|-written and tooned by Crack|
Part One: Mothers and PhonesWhenever something goes wrong with our new house, people say the same thing: "Welcome to being a homeowner!" They say it with glee, maybe even adding a little eager malice, like when you are the butt of some practical joke and, after having been burned, are more than willing to set-up the next unsuspecting shmoe that thinks you are their friend. Malicious and petty, but somehow satisfying in a sense of universal balance.
I have many examples to set the scales.
The first (as anyone who has ever shopped for homes can tell you) was buying the house itself from the former owners, a.k.a. pulling teeth from petulant five-year-olds masquerading as reasonable adults in a business transaction. A painful, annoying, illogical and emotionally-trying experience I wouldn't wish on my worst enemy... unless, of course, it happened to be our sellers, in which case they can rot in hell.
The second (as I will tell you myself) was the first freezing cold night. Luckily, our heat was fine, so it was the pipes, not our toes, that froze. This would have been a simple matter of pouring hot water down the sink to see if anything happened and then, if not, calling a plumber... but this was not the case. It was so close -- I had my list of errands, Jon was off to work, his family (which had come in to visit the night before, sans warning) were about to go, and my future mother-in-law, a more caring and concerned woman you never met, mentioned that the water wasn't running in one of the bathrooms.
"I'll take care of it," I assured her.
The pipes did freeze. Being a highly intelligent, experimental sort, he
did not rest after banging on the pipes; he hung hot towels on it, ran my
hairdryer over it and shone a halogen bulb near it (whose wattage could
not have fried an ant) and cursed its maker. Stalwart, he drove off to the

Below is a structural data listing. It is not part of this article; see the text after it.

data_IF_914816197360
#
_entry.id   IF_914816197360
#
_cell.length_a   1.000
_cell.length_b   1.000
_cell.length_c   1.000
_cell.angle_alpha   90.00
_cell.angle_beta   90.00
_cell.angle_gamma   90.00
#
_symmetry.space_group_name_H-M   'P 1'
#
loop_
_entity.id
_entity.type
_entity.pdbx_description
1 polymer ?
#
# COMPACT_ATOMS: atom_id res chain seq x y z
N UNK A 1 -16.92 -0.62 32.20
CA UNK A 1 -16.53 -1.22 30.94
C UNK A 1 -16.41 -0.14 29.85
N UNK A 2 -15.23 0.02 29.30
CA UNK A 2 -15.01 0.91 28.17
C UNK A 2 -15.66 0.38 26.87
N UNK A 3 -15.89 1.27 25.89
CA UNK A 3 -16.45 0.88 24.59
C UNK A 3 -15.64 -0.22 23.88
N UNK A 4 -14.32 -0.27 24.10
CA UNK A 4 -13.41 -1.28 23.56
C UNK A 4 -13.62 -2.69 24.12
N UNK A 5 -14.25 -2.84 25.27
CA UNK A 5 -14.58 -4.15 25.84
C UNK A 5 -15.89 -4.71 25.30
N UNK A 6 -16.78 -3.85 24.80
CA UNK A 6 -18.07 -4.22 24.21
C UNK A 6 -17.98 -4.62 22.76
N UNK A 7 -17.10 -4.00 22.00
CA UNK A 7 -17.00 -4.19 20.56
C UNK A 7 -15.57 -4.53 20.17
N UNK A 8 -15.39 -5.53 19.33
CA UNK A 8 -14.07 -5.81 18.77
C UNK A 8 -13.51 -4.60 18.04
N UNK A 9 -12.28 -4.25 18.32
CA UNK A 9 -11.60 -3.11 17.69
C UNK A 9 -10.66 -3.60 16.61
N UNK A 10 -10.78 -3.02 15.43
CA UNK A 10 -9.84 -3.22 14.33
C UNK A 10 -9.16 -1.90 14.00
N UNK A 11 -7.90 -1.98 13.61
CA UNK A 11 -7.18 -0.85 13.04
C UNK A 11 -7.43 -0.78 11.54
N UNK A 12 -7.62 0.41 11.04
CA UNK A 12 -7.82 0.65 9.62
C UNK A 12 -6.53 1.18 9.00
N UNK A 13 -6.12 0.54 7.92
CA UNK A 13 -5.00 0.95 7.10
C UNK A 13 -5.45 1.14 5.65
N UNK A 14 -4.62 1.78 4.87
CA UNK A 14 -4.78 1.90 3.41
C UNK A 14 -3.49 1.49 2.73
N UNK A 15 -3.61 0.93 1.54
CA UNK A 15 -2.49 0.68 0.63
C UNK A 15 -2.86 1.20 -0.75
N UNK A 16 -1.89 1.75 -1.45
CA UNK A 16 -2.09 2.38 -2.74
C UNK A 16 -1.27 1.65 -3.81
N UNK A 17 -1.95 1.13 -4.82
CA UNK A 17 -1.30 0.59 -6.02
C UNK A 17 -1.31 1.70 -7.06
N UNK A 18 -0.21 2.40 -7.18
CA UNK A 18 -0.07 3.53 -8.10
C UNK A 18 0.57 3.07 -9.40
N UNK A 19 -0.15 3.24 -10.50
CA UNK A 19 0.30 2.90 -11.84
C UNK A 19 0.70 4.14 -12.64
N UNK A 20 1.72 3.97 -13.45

hardware store to buy supplies. We ladies tagged along, although I skipped
the return visit when he proclaimed that nothing he bought worked and
wanted to return it. Armed with armfuls of gadgetry, he resolutely tried
again and again and again. I went downstairs and debated the ceiling.
Pseudo-Mom was there too, having nothing better to do than take things
out of boxes and, realizing there was nowhere to put them, placing them
back into boxes. Fascinating. She longed for something to do (I tried
small talk, looking at photos, and offering movies on video: nyet) and
ended up sweeping the same hallway back and forth for a while.
"Aren't you going to call a PLUMBER, dear?" I prayed that she was making
conversation, but she looked expectant.
|Once the plumber showed up, he managed to compliment my pseudo-Mom, joke around with my pseudo-Dad, assure me that everything would be fine and thaw the pipes, which subsequently burst. Pseudo-Mom rushed-in for a mop but found only towels and sopped-up the water (unfortunately, we don't have a washer or dryer yet, so there went our clean towels). Pseudo-Dad said he knew it all along and went to show the plumber how to do it better. I began to cry inside my head. Words like "break through the ceiling" and "insurance should cover" flittered through the air and lodged in my ears.|
I counted-down the minutes until Jon came home and, once he did, how I would brutally murder everyone within arm's reach. Instead, Jon expertly diverted his mother to some helpful task, joked with his father about the inefficiency of the system, and excused me to bed where I found solace in old "Winnie the Pooh" books 'til I slept and it was all over.